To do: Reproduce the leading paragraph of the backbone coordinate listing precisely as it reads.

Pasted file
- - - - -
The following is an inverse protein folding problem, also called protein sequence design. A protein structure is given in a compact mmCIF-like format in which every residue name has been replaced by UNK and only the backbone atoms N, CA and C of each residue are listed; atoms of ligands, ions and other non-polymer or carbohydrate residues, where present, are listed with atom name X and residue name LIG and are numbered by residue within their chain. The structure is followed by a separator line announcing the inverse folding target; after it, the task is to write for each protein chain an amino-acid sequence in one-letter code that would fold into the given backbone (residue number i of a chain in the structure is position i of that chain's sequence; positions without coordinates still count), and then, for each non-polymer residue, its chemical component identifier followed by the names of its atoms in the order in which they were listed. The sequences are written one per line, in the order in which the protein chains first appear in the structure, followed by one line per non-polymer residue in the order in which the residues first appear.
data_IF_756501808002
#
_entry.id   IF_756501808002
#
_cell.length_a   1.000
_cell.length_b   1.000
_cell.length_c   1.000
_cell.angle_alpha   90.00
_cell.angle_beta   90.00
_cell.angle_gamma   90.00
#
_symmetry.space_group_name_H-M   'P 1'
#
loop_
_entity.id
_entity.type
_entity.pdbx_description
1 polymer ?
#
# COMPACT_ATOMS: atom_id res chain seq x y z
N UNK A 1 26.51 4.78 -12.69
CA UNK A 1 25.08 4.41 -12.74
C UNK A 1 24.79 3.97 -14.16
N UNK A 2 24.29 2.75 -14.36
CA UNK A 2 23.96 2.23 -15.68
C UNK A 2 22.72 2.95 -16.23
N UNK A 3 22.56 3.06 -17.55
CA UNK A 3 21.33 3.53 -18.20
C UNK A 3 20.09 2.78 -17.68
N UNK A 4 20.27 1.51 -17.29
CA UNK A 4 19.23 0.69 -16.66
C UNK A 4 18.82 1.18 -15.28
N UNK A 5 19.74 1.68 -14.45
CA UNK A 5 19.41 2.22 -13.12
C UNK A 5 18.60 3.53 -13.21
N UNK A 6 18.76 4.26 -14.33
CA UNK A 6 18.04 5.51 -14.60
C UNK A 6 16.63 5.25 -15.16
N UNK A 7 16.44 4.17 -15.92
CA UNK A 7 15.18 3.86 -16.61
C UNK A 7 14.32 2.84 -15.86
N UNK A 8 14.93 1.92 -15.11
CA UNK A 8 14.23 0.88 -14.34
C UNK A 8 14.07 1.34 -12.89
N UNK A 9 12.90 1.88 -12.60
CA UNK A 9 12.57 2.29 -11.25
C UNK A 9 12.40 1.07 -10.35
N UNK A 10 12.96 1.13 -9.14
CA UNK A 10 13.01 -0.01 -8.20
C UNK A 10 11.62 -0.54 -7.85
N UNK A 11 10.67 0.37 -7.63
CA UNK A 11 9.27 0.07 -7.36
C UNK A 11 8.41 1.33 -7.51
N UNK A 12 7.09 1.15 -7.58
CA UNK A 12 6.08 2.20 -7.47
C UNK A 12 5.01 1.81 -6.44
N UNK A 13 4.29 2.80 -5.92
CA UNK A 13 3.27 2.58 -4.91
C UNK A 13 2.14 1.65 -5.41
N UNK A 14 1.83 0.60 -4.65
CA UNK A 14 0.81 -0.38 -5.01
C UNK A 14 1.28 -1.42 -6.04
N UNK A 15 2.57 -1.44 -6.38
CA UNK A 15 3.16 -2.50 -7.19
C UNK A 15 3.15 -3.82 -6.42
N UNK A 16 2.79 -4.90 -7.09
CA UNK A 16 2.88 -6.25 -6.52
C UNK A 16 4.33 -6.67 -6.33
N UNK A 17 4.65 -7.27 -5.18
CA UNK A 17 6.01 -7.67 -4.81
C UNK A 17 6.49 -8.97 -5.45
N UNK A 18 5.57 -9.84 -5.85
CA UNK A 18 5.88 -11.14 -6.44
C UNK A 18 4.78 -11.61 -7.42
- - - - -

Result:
The following is an inverse protein folding problem, also called protein sequence design. A protein structure is given in a compact mmCIF-like format in which every residue name has been replaced by UNK and only the backbone atoms N, CA and C of each residue are listed; atoms of ligands, ions and other non-polymer or carbohydrate residues, where present, are listed with atom name X and residue name LIG and are numbered by residue within their chain. The structure is followed by a separator line announcing the inverse folding target; after it, the task is to write for each protein chain an amino-acid sequence in one-letter code that would fold into the given backbone (residue number i of a chain in the structure is position i of that chain's sequence; positions without coordinates still count), and then, for each non-polymer residue, its chemical component identifier followed by the names of its atoms in the order in which they were listed. The sequences are written one per line, in the order in which the protein chains first appear in the structure, followed by one line per non-polymer residue in the order in which the residues first appear.